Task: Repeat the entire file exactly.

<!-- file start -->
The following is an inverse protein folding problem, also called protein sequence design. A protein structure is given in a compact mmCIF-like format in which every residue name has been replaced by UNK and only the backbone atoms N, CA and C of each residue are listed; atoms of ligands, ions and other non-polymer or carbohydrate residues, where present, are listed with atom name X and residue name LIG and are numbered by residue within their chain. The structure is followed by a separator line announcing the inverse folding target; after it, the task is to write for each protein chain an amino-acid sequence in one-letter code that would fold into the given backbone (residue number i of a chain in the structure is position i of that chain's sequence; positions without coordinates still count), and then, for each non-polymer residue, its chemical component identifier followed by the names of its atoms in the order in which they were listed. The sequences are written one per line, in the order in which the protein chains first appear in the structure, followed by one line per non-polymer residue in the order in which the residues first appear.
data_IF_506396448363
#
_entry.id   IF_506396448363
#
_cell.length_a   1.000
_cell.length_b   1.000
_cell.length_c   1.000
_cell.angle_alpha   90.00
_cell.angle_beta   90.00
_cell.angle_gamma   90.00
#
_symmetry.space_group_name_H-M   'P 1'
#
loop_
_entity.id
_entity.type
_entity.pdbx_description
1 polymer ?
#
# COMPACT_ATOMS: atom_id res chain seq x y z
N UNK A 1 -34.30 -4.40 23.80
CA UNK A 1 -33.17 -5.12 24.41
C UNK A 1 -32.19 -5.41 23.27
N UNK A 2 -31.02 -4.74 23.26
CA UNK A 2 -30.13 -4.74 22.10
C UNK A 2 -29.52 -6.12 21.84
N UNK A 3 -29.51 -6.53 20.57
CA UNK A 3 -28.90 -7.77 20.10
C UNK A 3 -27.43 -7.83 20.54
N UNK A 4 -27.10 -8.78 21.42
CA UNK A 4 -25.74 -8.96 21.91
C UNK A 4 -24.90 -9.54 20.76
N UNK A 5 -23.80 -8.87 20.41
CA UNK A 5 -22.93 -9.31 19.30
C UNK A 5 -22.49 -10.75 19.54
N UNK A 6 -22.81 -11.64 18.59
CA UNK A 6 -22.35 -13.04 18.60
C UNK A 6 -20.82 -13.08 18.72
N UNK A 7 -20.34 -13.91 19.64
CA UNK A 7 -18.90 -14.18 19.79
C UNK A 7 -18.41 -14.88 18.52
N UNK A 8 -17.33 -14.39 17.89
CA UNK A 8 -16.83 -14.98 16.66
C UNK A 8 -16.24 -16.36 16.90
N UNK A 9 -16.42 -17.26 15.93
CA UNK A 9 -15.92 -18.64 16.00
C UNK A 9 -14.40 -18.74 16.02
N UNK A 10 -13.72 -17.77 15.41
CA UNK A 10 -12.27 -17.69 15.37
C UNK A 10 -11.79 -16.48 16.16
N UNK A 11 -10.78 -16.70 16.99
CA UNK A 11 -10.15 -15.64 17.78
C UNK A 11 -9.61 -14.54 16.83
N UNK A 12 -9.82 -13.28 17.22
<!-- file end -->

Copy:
The following is an inverse protein folding problem, also called protein sequence design. A protein structure is given in a compact mmCIF-like format in which every residue name has been replaced by UNK and only the backbone atoms N, CA and C of each residue are listed; atoms of ligands, ions and other non-polymer or carbohydrate residues, where present, are listed with atom name X and residue name LIG and are numbered by residue within their chain. The structure is followed by a separator line announcing the inverse folding target; after it, the task is to write for each protein chain an amino-acid sequence in one-letter code that would fold into the given backbone (residue number i of a chain in the structure is position i of that chain's sequence; positions without coordinates still count), and then, for each non-polymer residue, its chemical component identifier followed by the names of its atoms in the order in which they were listed. The sequences are written one per line, in the order in which the protein chains first appear in the structure, followed by one line per non-polymer residue in the order in which the residues first appear.
data_IF_506396448363
#
_entry.id   IF_506396448363
#
_cell.length_a   1.000
_cell.length_b   1.000
_cell.length_c   1.000
_cell.angle_alpha   90.00
_cell.angle_beta   90.00
_cell.angle_gamma   90.00
#
_symmetry.space_group_name_H-M   'P 1'
#
loop_
_entity.id
_entity.type
_entity.pdbx_description
1 polymer ?
#
# COMPACT_ATOMS: atom_id res chain seq x y z
N UNK A 1 -34.30 -4.40 23.80
CA UNK A 1 -33.17 -5.12 24.41
C UNK A 1 -32.19 -5.41 23.27
N UNK A 2 -31.02 -4.74 23.26
CA UNK A 2 -30.13 -4.74 22.10
C UNK A 2 -29.52 -6.12 21.84
N UNK A 3 -29.51 -6.53 20.57
CA UNK A 3 -28.90 -7.77 20.10
C UNK A 3 -27.43 -7.83 20.54
N UNK A 4 -27.10 -8.78 21.42
CA UNK A 4 -25.74 -8.96 21.91
C UNK A 4 -24.90 -9.54 20.76
N UNK A 5 -23.80 -8.87 20.41
CA UNK A 5 -22.93 -9.31 19.30
C UNK A 5 -22.49 -10.75 19.54
N UNK A 6 -22.81 -11.64 18.59
CA UNK A 6 -22.35 -13.04 18.60
C UNK A 6 -20.82 -13.08 18.72
N UNK A 7 -20.34 -13.91 19.64
CA UNK A 7 -18.90 -14.18 19.79
C UNK A 7 -18.41 -14.88 18.52
N UNK A 8 -17.33 -14.39 17.89
CA UNK A 8 -16.83 -14.98 16.66
C UNK A 8 -16.24 -16.36 16.90
N UNK A 9 -16.42 -17.26 15.93
CA UNK A 9 -15.92 -18.64 16.00
C UNK A 9 -14.40 -18.74 16.02
N UNK A 10 -13.72 -17.77 15.41
CA UNK A 10 -12.27 -17.69 15.37
C UNK A 10 -11.79 -16.48 16.16
N UNK A 11 -10.78 -16.70 16.99
CA UNK A 11 -10.15 -15.64 17.78
C UNK A 11 -9.61 -14.54 16.83
N UNK A 12 -9.82 -13.28 17.22